Working the angles of a diamond shaped face, and how to contour properly for a soft and seamless finish
You know what they say – diamonds are a girl’s best friend. In this case, we mean that almost literally, as this is one of the face shapes with the best natural angles to work with. If you’ve been following along, we’ve shared tips on how to contour some of the other face shapes so far, including round, rectangular, and oblong. Today we’ll talk about why contouring for diamond shaped face is different, and what techniques to use to get a smooth, makeup artist-like blend for a seamless finish.
But first – some basics:
In the world of highlight and contour, highlighting doesn’t mean that glimmery, golden pressed powder that we basically dip ourselves in before heading out the door. Highlighting here has much more to do with using our facial structure to create shadows and light. This step helps to draw attention to an area or neutralize darkness at a high point of the face. When highlighting, product is often placed under the eyes for example, to give the illusion of a smoother surface area (and better night’s sleep than we actually had). Each face shape is different, but nevertheless the highlighting step remains relatively the same for most face shapes. To highlight we would use concealer or perhaps a foundation product, and we’d apply during the base application step of our beauty routine.
Here’s the fun part – contouring, or enhancing shapes and angles on the face by creating shadows based on your skin tone and facial structure. Much how highlighting is used to create more height, light and smoothness, contour is used to create depth and texture. Very much the yin to highlighting’s yang, contour uses darker creams, powders and liquids in cooler tones than your foundation to create contrast, sharpen angles, and slim the face.How to Contour a Diamond Face
You know that you have a diamond shaped face if your cheeks or cheekbones are the widest point of your face, while the width of your forehead and jawline are slightly narrower. This shape can sometimes be confused with a round face, however here we’re looking for more length and definition in the jawline and chin, while the forehead should not be quite as wide as your cheeks like we’d see in a round face.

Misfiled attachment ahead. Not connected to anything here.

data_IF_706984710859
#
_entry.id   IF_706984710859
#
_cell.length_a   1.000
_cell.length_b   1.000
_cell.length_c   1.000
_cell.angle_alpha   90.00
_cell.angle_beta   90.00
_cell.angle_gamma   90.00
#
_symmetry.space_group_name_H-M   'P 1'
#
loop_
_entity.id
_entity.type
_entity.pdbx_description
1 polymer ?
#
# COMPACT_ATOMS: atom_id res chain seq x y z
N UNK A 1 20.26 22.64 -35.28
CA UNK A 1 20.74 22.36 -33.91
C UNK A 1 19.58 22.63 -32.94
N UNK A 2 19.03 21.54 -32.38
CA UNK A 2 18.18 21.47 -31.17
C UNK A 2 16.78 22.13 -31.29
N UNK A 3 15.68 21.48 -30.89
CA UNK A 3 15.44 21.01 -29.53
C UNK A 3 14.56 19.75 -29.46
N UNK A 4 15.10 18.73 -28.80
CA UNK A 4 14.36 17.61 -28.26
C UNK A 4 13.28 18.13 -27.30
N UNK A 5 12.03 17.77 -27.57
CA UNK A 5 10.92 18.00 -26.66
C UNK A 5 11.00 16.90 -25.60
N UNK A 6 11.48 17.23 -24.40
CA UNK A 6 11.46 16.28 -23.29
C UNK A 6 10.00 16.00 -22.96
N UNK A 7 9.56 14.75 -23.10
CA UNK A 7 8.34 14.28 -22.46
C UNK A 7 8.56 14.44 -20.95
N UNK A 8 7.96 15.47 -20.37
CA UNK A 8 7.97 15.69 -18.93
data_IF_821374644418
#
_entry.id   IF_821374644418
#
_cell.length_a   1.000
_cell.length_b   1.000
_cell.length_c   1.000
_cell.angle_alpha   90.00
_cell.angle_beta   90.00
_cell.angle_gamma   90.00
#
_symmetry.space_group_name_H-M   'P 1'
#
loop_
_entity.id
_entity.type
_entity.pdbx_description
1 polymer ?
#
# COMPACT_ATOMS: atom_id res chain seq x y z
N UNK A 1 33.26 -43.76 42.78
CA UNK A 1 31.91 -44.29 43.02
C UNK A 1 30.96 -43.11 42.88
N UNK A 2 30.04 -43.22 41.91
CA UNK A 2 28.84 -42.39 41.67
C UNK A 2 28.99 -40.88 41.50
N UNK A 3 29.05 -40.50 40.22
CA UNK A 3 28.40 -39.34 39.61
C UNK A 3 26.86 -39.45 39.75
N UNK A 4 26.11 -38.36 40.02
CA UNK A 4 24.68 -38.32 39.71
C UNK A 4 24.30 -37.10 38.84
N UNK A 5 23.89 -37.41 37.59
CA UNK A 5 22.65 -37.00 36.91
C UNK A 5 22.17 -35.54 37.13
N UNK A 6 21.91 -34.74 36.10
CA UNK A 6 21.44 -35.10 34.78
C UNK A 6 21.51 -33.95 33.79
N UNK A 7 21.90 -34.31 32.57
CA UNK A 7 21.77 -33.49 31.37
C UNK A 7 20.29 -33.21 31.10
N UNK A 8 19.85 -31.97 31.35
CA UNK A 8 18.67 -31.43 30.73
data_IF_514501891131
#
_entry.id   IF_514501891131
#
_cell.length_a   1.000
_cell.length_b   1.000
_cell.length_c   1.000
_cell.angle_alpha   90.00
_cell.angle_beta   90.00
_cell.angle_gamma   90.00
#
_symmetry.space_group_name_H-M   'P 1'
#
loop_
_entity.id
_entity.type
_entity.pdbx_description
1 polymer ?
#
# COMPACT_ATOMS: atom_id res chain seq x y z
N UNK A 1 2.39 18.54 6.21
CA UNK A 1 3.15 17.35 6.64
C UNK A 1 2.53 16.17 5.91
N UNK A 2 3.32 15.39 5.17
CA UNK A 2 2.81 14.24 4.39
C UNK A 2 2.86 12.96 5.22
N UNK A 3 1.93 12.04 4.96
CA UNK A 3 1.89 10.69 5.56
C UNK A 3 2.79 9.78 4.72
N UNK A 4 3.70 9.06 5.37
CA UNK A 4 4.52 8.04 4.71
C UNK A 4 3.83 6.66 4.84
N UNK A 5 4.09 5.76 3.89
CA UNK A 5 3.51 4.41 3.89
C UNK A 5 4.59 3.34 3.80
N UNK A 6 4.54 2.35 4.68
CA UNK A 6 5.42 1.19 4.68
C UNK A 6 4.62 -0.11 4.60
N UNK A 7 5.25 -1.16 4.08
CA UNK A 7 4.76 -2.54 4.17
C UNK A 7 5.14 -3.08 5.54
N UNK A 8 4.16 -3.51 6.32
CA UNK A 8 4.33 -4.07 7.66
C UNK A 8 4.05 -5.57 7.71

You may have heard us say that the ultimate goal of highlighting and contouring is to achieve a more heart-like appearance with the bone structure, and this is still essentially true of a diamond shaped face as well. But when we see a diamond shape, there’s a certain resemblance to hearts (think about the pointed bottom of a heart), and this is why this face shape is one of the most fun to highlight and contour. While most faces utilize more contouring to definition, diamond shapes utilize more highlighting to bring out the face shape.
Step 1: Highlight
Depending on the formula you use for foundation, you may be doing this step before or after your base. You’ll want to stick to cream or liquid formulas (either foundation or concealer) for this, as they are gentler on the highlighted areas of the face, and the most flattering and forgiving.
Place the product in a V-shape under the eyes along the sides of the nose, stretching out to either side of your face and down to the end of your nostrils. You’ll also want to highlight the center of the forehead, the center of the chin, and depending on your preference you can highlight down the bridge of the nose as well.
Step 2: Contour
After highlighting and your base is complete, you’ll want to move on to contour, and cream or powder products are best used for this task. We recommend cream for beginners, as it is easy to wipe away or blend with your foundation should it get a little too intense for your preference, although powder mimics the behavior of shadows more convincingly.
Like we mentioned above, diamond shaped faces don’t need a whole lot of contour. You’re really just going under the cheekbones – that little area that aligns with the tragus of your ear. You’ll want to gently sweep product inward with an angled brush, always keeping the most product closest to the ear and sheering out as you move in towards the nose and mouth. Our makeup artist trick to get a seamless blend? If you’re using cream, dab over the top of the contoured area with your foundation tool; if using powder, sweep with a wide, fluffy brush over the top with foundation or translucent powder.Contouring FAQs
What tools go with what formulas of products?
Generally speaking, you’ll want makeup sponges for wet products, brushes (cruelty-free, of course) for powders, and you can go either way for creams depending on the tool you feel most confident using.
Do I have to contour and highlight, or can I choose one or the other?
Do I have to contour and highlight, or can I choose one or the other? Freestyle, girl! This is up to you, however, if you highlight and don’t contour, this can create a loss of facial dimension that may result in you looking a little flat.
Do I have to wear foundation if I choose to contour?
This is also another area where you get to have fun with your own makeup preferences. One thing we’ll say is that it is a lot easier to pull off contour if you’re wearing some kind of base, but if it looks good to you #workit.
We carefully hand-select products based on strict purity standards, and only recommend products we feel meet this criteria. 100% PURE™ may earn a small commission for products purchased through affiliate links.
The information in this article is for educational use, and not intended to substitute professional medical advice, diagnosis, or treatment and should not be used as such.